In animal models, licofelone exhibits anti-inflammatory, analgesic, and antipyretic properties at a dosage that causes no GI damage.92 The anti-inflammatory activity has been mainly studied in the rat model of adjuvant arthritis. This model showed that the reduction of the experimentally induced secondary lesions and paw swelling obtained with licofelone was similar to that seen with indometacin89 and that the compound can reduce synovial cell proliferation, histological damage, and joint erosions in an affected ankle joint.93 The effects of licofelone on experimentally induced osteoarthritic cartilage lesions were also studied in a dog model (osteoarthritis was induced by anterior cruciate ligament section); compared with placebo licofelone significantly reduced the severity of erosions and histological damage94 by exerting an inhibitory effect on the production of collagenase-1 in cartilage, IL1β in synovial membrane, LTB4 in synovium, and PGE2 in synovial fluid. Licofelone was also shown in this model to be, in vivo, effective in reducing the level of chondrocyte death. This effect is likely mediated by a decrease in the level of caspase-3 activity, which may be related to the reduced production of two major factors involved in chondrocyte apoptosis, NO and PGE2.95,96

The gastric tolerance of licofelone given in single and repeated doses has been compared with that of indometacin97,98 and with that of diclofenac91 in animals. The results showed that the drug generates minimal GI damage and is significantly better than ulcerogenic reference drugs. Unlike the comparator drugs, licofelone significantly reduced LTB4 levels in the paw and did not induce leucocyte adherence,98 thereby suggesting that inhibition of the 5-LOX pathway may explain the gastric sparing effects of dual inhibitors. Licofelone has also been directly compared with celecoxib in an assessment of the effects of these two drugs on the gastric mucosa in aspirin treated rats.99 Celecoxib, but not licofelone, increased the gastric mucosal damage when given to aspirin treated rats and caused a marked increase of aspirin induced myeloperoxidase activity. It therefore seems that the effectors synthesised by the 5-LOX pathway provide a sustained contributory effect to gastric injury.

In summary, the 5-LOX/COX blockers have an excellent preclinical GI pharmacological safety profile. Moreover, recent findings in phase II and III studies of the clinical development of licofelone indicate that this drug also has an excellent GI profile, which was better than conventional NSAIDs such as naproxen and equivalent to specific COX-2 inhibitors. Tolerability was studied in healthy volunteers after 200 or 400 mg twice a day for four weeks in comparison with naproxen 500 mg twice a day: the gastric mucosa was completely normal in 93% (200 mg twice a day), 89% (400 mg twice a day), 90% (placebo), 37% (naproxen) of subjects.74,100 In a study of osteoarthritic patients treated for 12 weeks with licofelone 200 mg twice a day or with naproxen 500 mg twice a day, licofelone showed a comparable efficacy to conventional NSAIDs but with excellent GI and general tolerability. No ulcers were present in either the licofelone or placebo group, while in the naproxen group ulcers occurred in 20%. GI adverse events were reported by 13% (licofelone) and by 26.3% (naproxen) of patients.101 The combined inhibition of both COXs and of 5-LOX avoids some disadvantages of selective COX-2 inhibitors (thromboembolic risk), but spares also the GI mucosa.101 A study of the pharmacokinetics, safety, and tolerability of licofelone (200 mg twice a day for five days with a final dose of 200 mg in the morning of day 6 after a standardised meal) was performed in young and elderly healthy volunteers.102 Maximum plasma concentration was achieved 0.74–4 hours after the dose. After the first dose, Cmax (mean (SD)) was essentially identical for young (1665 (1151) ng/ml) and elderly (1637 (903) ng/ml) subjects. The mean area under the curve (AUC; 0–12) was about 23% higher in elderly than in subjects (5646 (2073) v 4582 (1927) ng.h/ml). Pharmacokinetic analysis in the steady state also demonstrated a similarity of Cmax,ss (young 1727 (829) ng/ml, elderly 1744 (616) ng/ml) and a 20% higher AUC in elderly subjects than in young subjects. A 20% higher value for the AUC in the elderly is not expected to be clinically significant in light of the minimal accumulation upon twice a day dosing. Licofelone was well tolerated in both study groups.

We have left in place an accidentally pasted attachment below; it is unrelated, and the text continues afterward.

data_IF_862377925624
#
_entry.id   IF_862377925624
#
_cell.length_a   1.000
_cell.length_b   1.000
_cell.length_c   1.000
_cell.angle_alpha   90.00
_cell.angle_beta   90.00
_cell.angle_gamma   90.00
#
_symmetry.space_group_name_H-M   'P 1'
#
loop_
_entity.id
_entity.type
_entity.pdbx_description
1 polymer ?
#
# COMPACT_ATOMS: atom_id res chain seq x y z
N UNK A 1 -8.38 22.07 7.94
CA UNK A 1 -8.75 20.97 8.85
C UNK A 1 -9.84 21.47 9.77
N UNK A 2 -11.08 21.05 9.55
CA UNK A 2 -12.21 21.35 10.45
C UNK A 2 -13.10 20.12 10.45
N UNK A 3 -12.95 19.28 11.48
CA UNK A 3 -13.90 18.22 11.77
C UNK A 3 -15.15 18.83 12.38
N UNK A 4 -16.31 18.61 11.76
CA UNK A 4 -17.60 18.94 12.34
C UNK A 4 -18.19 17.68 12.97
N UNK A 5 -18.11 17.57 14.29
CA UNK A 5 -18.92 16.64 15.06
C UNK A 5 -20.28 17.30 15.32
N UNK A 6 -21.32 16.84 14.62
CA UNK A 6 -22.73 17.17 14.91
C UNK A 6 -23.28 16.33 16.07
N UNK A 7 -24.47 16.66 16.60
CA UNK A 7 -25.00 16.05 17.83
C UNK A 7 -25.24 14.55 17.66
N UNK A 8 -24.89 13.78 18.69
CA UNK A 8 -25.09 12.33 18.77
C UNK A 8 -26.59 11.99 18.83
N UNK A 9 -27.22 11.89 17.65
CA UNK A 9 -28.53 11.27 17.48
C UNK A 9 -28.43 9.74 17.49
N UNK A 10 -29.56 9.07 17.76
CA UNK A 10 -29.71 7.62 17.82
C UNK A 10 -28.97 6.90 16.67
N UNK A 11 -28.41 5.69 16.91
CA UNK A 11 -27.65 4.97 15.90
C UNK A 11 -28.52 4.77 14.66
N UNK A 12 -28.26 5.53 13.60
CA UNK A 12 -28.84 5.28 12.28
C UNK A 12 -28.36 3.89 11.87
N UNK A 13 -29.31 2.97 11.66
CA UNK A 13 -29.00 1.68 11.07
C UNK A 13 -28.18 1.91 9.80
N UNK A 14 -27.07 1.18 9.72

The pharmacological properties and unwanted side effects (GI ulcerogenic activity and bronchoconstriction) of classical NSAIDs and aspirin-like products which act, respectively, through non-reversible and reversible inhibition of COX activity, and the conversion of arachidonic acid into biologically active PGs and TXs, have been well established.103,104

Classical NSAIDs and selective COX-2 inhibitors block the cascade originating from arachidonic acid that leads to the production of PGs. Besides their inflammatory properties, PGs generated by COX-2 are also involved in several physiological functions, such as protecting the integrity of the gastric mucosa, homoeostasis of renal blood flow, and anti-aggregation of platelets. Consequently, the inhibition of COX-2 produces a lower rate of GI adverse effects, but may impair gastric ulcer healing and may result in altered glomerular function and platelet properties. Furthermore, COX inhibition probably shunts arachidonic acid metabolism towards an excess production of LTs.

The proinflammatory role of LTB4 and cysteinyl LTs, their chemotactic action, and their recruitment of inflammatory cells have recently been elucidated. Furthermore, it has been shown that metabolically active LXs, also derived from arachidonic acid metabolism, have anti-inflammatory properties; 5-LOX blockage does not impair the synthesis of LXs, which are the products of the activation of other enzymatic pathways.

The dual 5-LOX/COX inhibitors act by blocking the formation of both PGs and LTs without affecting LX formation. The sparing effects on the gastric mucosa are probably due to the inhibition of the synthesis of 5-LOX products. It can, therefore, be expected that dual blockers induce an enhanced anti-inflammatory effect without damaging the GI mucosa.